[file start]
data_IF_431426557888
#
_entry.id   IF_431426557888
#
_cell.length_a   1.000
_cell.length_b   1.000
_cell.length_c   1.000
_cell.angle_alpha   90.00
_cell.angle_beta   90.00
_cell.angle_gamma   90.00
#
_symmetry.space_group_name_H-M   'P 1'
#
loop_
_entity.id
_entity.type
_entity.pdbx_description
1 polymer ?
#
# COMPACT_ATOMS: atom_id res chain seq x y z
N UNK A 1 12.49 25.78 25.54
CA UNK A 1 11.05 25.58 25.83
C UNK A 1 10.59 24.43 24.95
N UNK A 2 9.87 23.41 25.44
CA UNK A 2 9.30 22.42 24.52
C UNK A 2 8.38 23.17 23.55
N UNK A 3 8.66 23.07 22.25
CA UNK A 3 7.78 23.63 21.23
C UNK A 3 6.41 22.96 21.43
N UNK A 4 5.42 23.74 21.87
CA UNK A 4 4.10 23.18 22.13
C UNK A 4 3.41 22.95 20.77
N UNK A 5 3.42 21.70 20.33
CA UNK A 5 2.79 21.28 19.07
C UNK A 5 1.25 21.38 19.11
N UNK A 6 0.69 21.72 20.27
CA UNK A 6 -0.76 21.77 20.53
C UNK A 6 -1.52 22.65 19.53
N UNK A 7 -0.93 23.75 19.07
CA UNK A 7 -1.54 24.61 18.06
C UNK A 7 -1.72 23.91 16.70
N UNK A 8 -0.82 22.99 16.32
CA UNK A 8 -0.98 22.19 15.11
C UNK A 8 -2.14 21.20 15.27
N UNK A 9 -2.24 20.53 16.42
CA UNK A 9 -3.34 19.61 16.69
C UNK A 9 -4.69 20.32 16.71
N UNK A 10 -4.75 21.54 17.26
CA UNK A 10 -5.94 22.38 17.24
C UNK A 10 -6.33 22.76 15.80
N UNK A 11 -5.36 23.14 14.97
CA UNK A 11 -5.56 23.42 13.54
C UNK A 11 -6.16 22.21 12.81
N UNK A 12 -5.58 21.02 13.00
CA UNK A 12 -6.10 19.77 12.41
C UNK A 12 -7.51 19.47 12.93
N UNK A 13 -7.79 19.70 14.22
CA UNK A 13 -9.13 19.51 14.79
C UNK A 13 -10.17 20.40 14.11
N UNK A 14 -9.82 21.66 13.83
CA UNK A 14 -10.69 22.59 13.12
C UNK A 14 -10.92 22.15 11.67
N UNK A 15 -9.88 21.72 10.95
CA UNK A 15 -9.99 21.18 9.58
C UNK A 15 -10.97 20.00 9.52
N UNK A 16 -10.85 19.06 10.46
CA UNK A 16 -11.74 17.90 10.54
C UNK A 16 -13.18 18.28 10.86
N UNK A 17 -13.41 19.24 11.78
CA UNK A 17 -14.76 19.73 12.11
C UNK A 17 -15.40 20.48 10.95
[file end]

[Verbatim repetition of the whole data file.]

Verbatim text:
data_IF_431426557888
#
_entry.id   IF_431426557888
#
_cell.length_a   1.000
_cell.length_b   1.000
_cell.length_c   1.000
_cell.angle_alpha   90.00
_cell.angle_beta   90.00
_cell.angle_gamma   90.00
#
_symmetry.space_group_name_H-M   'P 1'
#
loop_
_entity.id
_entity.type
_entity.pdbx_description
1 polymer ?
#
# COMPACT_ATOMS: atom_id res chain seq x y z
N UNK A 1 12.49 25.78 25.54
CA UNK A 1 11.05 25.58 25.83
C UNK A 1 10.59 24.43 24.95
N UNK A 2 9.87 23.41 25.44
CA UNK A 2 9.30 22.42 24.52
C UNK A 2 8.38 23.17 23.55
N UNK A 3 8.66 23.07 22.25
CA UNK A 3 7.78 23.63 21.23
C UNK A 3 6.41 22.96 21.43
N UNK A 4 5.42 23.74 21.87
CA UNK A 4 4.10 23.18 22.13
C UNK A 4 3.41 22.95 20.77
N UNK A 5 3.42 21.70 20.33
CA UNK A 5 2.79 21.28 19.07
C UNK A 5 1.25 21.38 19.11
N UNK A 6 0.69 21.72 20.27
CA UNK A 6 -0.76 21.77 20.53
C UNK A 6 -1.52 22.65 19.53
N UNK A 7 -0.93 23.75 19.07
CA UNK A 7 -1.54 24.61 18.06
C UNK A 7 -1.72 23.91 16.70
N UNK A 8 -0.82 22.99 16.32
CA UNK A 8 -0.98 22.19 15.11
C UNK A 8 -2.14 21.20 15.27
N UNK A 9 -2.24 20.53 16.42
CA UNK A 9 -3.34 19.61 16.69
C UNK A 9 -4.69 20.32 16.71
N UNK A 10 -4.75 21.54 17.26
CA UNK A 10 -5.94 22.38 17.24
C UNK A 10 -6.33 22.76 15.80
N UNK A 11 -5.36 23.14 14.97
CA UNK A 11 -5.56 23.42 13.54
C UNK A 11 -6.16 22.21 12.81
N UNK A 12 -5.58 21.02 13.00
CA UNK A 12 -6.10 19.77 12.41
C UNK A 12 -7.51 19.47 12.93
N UNK A 13 -7.79 19.70 14.22
CA UNK A 13 -9.13 19.51 14.79
C UNK A 13 -10.17 20.40 14.11
N UNK A 14 -9.82 21.66 13.83
CA UNK A 14 -10.69 22.59 13.12
C UNK A 14 -10.92 22.15 11.67
N UNK A 15 -9.88 21.72 10.95
CA UNK A 15 -9.99 21.18 9.58
C UNK A 15 -10.97 20.00 9.52
N UNK A 16 -10.85 19.06 10.46
CA UNK A 16 -11.74 17.90 10.54
C UNK A 16 -13.18 18.28 10.86
N UNK A 17 -13.41 19.24 11.78
CA UNK A 17 -14.76 19.73 12.11
C UNK A 17 -15.40 20.48 10.95